Industrial robots aren’t particularly humanoid, in any sense. Typically they are disembodied giant arms whirling dangerously around, wielding welders or paint sprayers. They have small fractions of a human’s intelligence or flexibility. But fractions are all that are needed to be able to relentlessly conduct a repeatable task with a level of accuracy that a human can’t match.
The software systems that are starting to displace workers in non-industrial settings are in many ways even less human. Some might be able to converse more capably, but they have no physical embodiment. Nonetheless, that small shard of humanity will be enough to replace five, ten, even a few hundred humans each only applying a small fraction of their real capabilities to complete the bulk of their daily tasks.
Robots don’t need to be much like humans to take human jobs.
Despite this, when we think of robots we mostly think of androids — human-shaped machines. The Science Museum in London is currently hosting an exhibition called ‘Robots: The 500 year quest to make machines human’, which plots our attempts from early automata to the latest domestic, industrial and research machines, like Pepper and Baxter.
Some of these machines are downright disturbing. A remote-controlled baby used in films. A limbless video conferencing avatar. Robots with hand-sculpted skeletons designed to have human frailties. It all sits somewhere between the uncanny valley and an HR Geiger nightmare.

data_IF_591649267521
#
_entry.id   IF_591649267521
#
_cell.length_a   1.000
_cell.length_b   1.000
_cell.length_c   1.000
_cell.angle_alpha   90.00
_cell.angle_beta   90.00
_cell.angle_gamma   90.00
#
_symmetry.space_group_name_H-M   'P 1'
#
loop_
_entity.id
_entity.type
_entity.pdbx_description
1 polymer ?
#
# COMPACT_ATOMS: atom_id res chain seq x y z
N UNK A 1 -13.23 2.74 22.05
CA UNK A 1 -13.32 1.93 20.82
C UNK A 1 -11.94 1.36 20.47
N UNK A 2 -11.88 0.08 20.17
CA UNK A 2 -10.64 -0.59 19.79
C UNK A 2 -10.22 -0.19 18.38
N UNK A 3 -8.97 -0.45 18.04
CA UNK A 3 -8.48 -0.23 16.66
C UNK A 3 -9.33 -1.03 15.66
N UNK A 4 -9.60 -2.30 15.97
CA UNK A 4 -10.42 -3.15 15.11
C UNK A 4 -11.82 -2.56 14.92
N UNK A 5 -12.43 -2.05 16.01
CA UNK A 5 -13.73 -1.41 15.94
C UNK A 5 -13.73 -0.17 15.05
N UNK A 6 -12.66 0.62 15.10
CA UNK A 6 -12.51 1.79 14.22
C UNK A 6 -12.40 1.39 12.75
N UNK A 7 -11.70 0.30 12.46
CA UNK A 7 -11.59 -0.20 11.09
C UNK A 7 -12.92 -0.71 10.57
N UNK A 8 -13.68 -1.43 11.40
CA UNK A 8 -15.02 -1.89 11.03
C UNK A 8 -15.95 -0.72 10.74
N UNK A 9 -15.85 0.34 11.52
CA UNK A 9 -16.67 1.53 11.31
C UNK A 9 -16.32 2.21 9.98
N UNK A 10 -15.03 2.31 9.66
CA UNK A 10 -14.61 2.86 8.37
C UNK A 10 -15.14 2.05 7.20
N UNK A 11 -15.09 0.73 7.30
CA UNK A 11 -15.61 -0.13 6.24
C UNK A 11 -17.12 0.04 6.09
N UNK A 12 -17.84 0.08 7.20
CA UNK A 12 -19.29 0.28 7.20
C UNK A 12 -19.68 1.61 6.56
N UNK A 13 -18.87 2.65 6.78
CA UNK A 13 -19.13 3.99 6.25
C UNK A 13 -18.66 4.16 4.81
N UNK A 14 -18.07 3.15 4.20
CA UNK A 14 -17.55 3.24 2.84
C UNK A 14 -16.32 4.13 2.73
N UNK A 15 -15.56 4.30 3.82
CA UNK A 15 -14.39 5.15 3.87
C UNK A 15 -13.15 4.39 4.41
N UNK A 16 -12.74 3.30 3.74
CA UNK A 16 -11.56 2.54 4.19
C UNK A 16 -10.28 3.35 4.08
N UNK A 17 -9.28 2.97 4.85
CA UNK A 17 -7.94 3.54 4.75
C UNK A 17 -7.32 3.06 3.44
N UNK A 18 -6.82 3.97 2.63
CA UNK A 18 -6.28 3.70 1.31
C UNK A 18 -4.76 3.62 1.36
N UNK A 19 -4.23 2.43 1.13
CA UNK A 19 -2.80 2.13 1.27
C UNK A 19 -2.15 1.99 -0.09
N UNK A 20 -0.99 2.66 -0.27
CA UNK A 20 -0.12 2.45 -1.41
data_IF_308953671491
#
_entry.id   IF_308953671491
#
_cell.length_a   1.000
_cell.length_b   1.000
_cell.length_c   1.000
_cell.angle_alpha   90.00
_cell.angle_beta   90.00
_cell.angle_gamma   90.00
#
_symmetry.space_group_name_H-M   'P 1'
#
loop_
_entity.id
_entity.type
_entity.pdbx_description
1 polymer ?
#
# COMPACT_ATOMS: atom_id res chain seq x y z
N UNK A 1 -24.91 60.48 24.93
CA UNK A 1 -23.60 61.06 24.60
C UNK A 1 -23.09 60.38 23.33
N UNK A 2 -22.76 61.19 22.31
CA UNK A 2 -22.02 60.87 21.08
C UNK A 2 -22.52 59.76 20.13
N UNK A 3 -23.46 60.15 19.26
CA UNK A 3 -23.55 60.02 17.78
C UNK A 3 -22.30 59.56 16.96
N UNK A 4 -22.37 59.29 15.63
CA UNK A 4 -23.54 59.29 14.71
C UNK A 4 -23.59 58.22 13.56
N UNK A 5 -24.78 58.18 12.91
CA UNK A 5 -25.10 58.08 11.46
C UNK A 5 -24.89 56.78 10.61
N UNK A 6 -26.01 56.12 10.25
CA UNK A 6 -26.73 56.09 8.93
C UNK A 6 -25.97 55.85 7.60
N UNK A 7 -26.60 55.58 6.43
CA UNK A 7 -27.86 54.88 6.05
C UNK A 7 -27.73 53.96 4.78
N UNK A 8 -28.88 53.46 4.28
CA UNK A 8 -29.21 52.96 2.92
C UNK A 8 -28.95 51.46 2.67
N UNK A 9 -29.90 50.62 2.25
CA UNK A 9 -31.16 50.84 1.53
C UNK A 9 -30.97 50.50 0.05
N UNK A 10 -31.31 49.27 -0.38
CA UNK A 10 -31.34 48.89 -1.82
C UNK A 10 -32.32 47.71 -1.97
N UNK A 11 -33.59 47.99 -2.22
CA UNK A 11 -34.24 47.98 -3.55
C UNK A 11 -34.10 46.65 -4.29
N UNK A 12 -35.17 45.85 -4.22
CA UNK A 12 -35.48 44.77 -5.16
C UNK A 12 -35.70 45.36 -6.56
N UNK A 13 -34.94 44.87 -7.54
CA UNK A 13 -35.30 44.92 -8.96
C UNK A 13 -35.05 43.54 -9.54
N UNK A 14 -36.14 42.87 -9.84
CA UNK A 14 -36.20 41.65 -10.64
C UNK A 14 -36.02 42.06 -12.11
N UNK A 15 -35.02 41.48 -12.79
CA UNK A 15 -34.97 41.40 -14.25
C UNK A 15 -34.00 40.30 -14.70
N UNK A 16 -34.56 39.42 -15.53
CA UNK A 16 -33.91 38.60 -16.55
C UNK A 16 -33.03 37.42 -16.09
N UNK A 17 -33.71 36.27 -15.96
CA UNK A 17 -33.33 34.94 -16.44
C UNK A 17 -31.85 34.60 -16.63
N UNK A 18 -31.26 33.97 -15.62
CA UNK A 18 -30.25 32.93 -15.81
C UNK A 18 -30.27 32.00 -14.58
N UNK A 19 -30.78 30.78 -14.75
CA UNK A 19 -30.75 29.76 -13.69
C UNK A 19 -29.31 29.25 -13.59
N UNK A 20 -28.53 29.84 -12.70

None of these machines have much more than the shard of humanity possessed by the industrial robots. We are a long, long way from recreating the densely-packed wonder of our own evolved form: a hyper-computer in a self-healing, independently powered, ultra-adaptable shell. Achieving a truly humanoid robot is an interesting area for experimentation but it remains an aspiration more than a reality.
Robots that look like robots
While androids remain an aspiration, we should get used to robots that look like robots, adapted to their task rather than our form. They will still be anthropomorphised (surely a real word?) with cute ‘eyes’ and ‘faces’, but machines just don’t need to look like us to play a role in our world — positive or otherwise.
Personally, I was always more interested in R2-D2 than C3PO. The robots of my dreams in childhood were distinctly mechanical, not the smooth humanoids of Channel 4’s Humans. Maybe that’s now retro-futurism. But to me the future will always be flashing lights and squeaking robots.